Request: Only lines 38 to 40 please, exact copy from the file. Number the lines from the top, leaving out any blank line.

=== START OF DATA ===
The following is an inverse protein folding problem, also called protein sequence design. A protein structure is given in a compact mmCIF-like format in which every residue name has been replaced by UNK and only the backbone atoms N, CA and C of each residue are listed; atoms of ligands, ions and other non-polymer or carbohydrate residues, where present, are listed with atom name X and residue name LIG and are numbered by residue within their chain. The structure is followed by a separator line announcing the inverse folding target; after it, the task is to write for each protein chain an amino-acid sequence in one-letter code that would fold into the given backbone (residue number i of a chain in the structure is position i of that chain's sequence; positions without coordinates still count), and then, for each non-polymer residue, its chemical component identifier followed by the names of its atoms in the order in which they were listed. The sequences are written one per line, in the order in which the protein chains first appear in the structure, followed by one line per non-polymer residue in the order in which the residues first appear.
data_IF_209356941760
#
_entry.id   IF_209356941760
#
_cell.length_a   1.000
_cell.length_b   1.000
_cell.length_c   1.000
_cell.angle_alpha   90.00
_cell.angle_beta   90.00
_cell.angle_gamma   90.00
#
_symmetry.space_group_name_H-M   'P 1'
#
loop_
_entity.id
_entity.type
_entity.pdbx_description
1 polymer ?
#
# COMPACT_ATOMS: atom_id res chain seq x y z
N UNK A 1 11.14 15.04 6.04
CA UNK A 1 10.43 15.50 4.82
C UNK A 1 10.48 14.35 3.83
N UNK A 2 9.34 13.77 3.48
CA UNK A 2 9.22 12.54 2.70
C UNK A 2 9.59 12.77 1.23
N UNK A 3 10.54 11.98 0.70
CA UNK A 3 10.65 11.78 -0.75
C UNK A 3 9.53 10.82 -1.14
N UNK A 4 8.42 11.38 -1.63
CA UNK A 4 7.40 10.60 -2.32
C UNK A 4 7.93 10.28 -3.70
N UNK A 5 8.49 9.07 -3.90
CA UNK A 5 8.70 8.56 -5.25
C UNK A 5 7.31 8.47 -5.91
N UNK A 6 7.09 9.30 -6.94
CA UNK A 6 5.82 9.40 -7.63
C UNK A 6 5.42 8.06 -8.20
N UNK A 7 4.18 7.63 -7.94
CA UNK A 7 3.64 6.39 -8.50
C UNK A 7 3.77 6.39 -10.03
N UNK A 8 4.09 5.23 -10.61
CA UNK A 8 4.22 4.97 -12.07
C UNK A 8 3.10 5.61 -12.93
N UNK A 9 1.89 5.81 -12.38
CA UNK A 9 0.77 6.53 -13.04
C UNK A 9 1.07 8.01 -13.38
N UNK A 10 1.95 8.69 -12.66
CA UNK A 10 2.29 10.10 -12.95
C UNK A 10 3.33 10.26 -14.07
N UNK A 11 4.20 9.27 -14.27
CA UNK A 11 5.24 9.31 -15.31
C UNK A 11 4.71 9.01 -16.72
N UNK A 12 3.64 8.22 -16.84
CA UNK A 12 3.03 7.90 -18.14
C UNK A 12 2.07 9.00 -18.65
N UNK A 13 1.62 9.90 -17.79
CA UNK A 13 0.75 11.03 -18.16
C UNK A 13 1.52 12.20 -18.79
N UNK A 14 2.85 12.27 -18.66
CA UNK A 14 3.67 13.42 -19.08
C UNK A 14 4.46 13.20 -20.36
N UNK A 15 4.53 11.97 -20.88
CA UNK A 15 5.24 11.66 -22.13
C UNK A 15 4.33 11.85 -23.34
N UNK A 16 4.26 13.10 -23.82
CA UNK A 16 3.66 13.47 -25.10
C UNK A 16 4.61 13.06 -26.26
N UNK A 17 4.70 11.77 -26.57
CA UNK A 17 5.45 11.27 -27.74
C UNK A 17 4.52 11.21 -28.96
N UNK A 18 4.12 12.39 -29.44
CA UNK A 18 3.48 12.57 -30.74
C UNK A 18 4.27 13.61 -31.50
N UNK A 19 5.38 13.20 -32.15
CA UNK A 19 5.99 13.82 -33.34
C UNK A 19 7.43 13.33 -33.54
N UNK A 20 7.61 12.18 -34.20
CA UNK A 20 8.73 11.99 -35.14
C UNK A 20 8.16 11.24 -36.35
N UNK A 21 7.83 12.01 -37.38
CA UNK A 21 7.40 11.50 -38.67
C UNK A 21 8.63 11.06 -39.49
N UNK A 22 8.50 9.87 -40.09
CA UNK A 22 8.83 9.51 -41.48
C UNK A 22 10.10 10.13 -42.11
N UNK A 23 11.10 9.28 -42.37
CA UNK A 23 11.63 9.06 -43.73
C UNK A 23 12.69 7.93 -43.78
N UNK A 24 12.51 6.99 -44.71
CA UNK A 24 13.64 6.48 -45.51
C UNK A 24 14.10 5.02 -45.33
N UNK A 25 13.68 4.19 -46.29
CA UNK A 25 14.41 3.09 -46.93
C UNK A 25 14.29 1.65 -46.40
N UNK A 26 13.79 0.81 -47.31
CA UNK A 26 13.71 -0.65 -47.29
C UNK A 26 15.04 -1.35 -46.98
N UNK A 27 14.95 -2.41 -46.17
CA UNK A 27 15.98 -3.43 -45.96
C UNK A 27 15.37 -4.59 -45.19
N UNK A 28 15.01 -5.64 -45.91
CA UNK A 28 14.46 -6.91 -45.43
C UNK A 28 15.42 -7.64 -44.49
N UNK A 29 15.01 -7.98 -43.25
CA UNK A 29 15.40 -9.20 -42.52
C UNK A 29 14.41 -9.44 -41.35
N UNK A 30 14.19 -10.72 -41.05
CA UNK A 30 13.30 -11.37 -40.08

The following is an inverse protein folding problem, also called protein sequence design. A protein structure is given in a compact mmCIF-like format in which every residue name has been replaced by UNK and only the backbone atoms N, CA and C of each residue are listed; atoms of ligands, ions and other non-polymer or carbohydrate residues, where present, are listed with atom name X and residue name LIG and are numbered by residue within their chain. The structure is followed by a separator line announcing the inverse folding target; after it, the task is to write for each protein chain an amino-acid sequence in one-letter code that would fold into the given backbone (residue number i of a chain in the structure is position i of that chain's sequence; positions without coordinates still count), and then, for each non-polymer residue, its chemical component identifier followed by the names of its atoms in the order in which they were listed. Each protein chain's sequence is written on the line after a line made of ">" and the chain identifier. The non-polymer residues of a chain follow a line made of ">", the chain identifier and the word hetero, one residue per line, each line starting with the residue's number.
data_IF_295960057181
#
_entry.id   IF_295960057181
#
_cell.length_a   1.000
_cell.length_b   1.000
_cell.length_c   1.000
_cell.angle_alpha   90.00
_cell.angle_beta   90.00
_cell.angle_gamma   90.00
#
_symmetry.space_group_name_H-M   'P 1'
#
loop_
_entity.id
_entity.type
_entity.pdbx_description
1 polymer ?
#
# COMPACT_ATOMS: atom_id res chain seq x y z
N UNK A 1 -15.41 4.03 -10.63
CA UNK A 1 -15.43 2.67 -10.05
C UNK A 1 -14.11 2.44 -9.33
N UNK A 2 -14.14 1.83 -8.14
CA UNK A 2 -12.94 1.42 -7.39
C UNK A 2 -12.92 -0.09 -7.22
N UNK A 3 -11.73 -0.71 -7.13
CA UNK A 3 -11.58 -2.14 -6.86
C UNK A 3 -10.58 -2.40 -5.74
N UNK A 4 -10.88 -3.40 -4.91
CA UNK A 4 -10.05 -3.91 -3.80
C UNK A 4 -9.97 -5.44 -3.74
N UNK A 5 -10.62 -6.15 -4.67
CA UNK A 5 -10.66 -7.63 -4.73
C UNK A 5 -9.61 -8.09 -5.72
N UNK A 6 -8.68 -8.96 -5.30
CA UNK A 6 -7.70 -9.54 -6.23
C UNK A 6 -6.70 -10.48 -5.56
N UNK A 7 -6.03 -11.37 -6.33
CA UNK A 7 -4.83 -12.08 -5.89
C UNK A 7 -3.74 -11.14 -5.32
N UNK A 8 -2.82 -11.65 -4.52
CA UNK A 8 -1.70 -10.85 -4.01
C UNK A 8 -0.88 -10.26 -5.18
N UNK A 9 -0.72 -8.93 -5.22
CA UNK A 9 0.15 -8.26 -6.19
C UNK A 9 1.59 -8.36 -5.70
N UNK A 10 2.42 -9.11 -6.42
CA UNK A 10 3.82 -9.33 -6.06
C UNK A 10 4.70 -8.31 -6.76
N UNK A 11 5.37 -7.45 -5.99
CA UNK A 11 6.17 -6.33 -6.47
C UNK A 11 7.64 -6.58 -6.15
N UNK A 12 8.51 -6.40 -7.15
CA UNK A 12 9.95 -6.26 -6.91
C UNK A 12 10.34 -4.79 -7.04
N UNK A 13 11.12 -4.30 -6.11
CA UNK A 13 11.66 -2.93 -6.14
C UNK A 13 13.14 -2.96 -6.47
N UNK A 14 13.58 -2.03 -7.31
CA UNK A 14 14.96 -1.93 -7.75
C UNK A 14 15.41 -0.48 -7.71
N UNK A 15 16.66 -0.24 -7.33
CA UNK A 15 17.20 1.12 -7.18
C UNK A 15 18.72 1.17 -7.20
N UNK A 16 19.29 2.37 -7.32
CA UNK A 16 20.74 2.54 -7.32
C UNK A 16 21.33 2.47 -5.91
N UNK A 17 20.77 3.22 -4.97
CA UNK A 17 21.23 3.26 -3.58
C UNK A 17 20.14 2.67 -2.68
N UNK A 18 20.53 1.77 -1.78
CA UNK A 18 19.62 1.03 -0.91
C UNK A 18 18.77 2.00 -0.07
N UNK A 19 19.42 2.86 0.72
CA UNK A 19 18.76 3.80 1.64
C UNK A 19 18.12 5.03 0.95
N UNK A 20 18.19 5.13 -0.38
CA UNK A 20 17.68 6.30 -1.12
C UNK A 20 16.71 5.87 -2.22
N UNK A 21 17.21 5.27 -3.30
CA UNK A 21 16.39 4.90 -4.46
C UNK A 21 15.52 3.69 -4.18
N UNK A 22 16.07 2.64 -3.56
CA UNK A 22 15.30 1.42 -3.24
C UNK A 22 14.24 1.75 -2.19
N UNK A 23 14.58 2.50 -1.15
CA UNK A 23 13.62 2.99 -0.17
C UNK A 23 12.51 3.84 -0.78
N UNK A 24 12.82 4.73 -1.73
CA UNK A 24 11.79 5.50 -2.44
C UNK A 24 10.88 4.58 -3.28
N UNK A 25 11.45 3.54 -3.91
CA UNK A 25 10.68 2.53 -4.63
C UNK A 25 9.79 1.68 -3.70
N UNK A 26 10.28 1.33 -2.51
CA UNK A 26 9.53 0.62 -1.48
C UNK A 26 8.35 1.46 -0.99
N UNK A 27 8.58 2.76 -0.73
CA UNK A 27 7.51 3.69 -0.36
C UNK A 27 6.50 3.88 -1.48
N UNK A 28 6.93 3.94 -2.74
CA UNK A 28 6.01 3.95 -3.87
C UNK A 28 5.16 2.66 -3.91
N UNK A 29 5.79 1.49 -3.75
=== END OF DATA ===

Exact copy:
CA UNK A 6 5.82 9.40 -7.63
C UNK A 6 5.42 8.06 -8.20
N UNK A 7 4.18 7.63 -7.94